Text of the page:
Thursday, September 27, 2012

Scam Study: Burnlounge

(Photo credit: Fuzzytek)
EDITOR'S NOTE: Scam Study is a quick summary of the various proven Ponzi or pyramid schemes. It is meant to be a summary, with relevant scam factor analysis. 


Burnlounge was supposedly an online music store founded in 2004 by Alex Arnold, Ryan Dadd, and Stephen Murray. It was described as a MLM online music sales with its own download / subscription / chat client to users, but also allowed almost anyone to open their own "online music storefront" by purchasing a storefronts. It was marketed as iTunes meets eBay meets MySpace (remember, this was before Facebook became famous). It entered public beta in 2005, and formally launched in 2006, FTC said it's a pyramid scheme in 2007, and charged its execs as well as several high ranking affiliates for running it. The case went before a judge in 2008, and a final judgment was entered in 2012, that Burnlounge is indeed a pyramid scheme. 

Burnlounge has two general types of affiliates: Burnlounge Retailer, and Mogul. The former can only earn "credit", while the latter can earn cash. 

Burnlounge Retailer create "Burnpages", i.e. custom mixes of music they like from Burnlounge's catalog (which are licensed), but can only earn credits to be spent on more Burnlounge products. There are three sublevels of retailer: basic, exclusive, or VIP.  Basic lets you create Burnpages. Exclusive gets you monthly subscription of a DVD video news magazine, as well as downloads, while VIP gets you special access to venues and set of "music history" DVD.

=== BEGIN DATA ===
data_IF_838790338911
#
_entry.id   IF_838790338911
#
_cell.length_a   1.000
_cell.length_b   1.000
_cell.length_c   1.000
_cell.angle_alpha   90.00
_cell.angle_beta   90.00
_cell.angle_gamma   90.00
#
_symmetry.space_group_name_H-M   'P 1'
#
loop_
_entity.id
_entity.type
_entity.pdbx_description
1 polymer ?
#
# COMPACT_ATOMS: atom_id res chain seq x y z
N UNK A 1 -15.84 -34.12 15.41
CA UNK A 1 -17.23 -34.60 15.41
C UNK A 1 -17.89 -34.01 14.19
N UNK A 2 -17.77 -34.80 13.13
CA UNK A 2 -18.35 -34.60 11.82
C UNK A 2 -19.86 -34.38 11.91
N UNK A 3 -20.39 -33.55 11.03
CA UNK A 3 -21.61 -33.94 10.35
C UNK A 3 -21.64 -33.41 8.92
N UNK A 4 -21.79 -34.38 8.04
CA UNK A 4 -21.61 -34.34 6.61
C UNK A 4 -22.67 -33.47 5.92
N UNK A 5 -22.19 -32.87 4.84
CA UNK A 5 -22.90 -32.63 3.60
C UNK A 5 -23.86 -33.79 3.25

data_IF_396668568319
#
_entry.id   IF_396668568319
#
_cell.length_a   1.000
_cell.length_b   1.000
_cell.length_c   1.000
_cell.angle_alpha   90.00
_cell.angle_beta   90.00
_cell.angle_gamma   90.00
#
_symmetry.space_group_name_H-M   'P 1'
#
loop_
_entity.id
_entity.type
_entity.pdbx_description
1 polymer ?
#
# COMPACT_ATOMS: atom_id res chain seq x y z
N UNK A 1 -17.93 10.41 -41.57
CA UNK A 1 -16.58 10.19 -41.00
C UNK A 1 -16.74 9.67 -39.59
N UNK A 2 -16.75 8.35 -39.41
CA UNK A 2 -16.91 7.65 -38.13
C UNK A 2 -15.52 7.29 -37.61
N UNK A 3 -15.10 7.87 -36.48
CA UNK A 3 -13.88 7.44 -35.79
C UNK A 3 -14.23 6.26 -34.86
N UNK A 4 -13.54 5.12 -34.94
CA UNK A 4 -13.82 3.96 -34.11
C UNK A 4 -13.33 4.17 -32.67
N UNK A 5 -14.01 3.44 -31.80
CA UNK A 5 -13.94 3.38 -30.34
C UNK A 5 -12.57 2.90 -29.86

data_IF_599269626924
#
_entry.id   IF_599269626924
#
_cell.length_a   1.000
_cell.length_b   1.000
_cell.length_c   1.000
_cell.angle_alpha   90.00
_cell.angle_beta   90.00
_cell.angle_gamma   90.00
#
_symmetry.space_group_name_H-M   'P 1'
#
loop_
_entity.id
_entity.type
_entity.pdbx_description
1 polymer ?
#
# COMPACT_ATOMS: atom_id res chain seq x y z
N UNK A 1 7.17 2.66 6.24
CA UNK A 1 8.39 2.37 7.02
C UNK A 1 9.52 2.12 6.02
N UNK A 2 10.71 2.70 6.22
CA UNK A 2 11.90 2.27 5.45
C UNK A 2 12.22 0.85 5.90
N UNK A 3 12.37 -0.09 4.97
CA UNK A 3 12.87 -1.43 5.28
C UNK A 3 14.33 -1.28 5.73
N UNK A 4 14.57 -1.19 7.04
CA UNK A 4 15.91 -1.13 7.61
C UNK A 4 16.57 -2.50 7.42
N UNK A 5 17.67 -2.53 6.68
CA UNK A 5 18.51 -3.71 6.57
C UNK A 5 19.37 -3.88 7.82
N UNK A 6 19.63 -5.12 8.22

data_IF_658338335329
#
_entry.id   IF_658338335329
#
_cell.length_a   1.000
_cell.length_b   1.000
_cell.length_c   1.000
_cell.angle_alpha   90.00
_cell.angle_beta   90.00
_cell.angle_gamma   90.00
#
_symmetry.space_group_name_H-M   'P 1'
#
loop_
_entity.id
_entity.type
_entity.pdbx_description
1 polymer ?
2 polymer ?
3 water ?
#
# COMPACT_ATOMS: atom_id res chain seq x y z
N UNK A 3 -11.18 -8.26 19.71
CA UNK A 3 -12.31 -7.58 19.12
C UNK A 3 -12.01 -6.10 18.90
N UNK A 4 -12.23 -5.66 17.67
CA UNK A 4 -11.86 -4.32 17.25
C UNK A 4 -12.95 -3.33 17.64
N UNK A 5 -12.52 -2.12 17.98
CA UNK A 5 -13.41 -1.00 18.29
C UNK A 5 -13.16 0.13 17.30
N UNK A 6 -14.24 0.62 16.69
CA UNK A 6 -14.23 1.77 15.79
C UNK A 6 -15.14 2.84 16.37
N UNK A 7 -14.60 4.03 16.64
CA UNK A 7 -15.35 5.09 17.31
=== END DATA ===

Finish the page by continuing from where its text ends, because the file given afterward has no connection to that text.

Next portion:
Any retailer (any level) can become a mogul by paying $6.95 per month, and perform some one-time sales goals like "sell two exclusive or VIP packages". They may get more if they meet some other sales goals. Moguls earn commission from sales of music, as well as recruiting other people to join as retailers or moguls. 

Moguls gets paid on "sales" done by their downlines through 6 levels, though Burnlounge use the term "rings" instead of levels and the term "concentric retail" instead of "multi-level marketing". However, the mechanics are the same. Moguls obviously gets paid for selling music through their own burnpages. 

Burnlounge Statistics

By the time FTC launched the lawsuit against the company, Burnlounge had recruited 62250 members, of which, 99.7% were moguls, and 67% of those are of the VIP level affiliate the most expensive one. 

In its two-plus years of operation, Burnlounge took in $28.4 million, of which, only $1 million was sales to NON-affiliates. Burnlounge, in the same period, paid out $17.45 million in "commission", and VAST majority went to the top affiliates. The top 6% grossing mogules nabbed 85% of all paid out commission. The "failure rate" for all mogul positions (defined as failing to make back money put in) is over 93%. 

Another interesting data point is when FTC launched the lawsuit, sales of music and positions dropped precipitously. If people are actually buying music for their own use the FTC lawsuit should not affect it. FTC says this means people are not buying music for the music, but merely to qualify commission as part of sales requirements for moguls. 

Problems with Burnlounge Model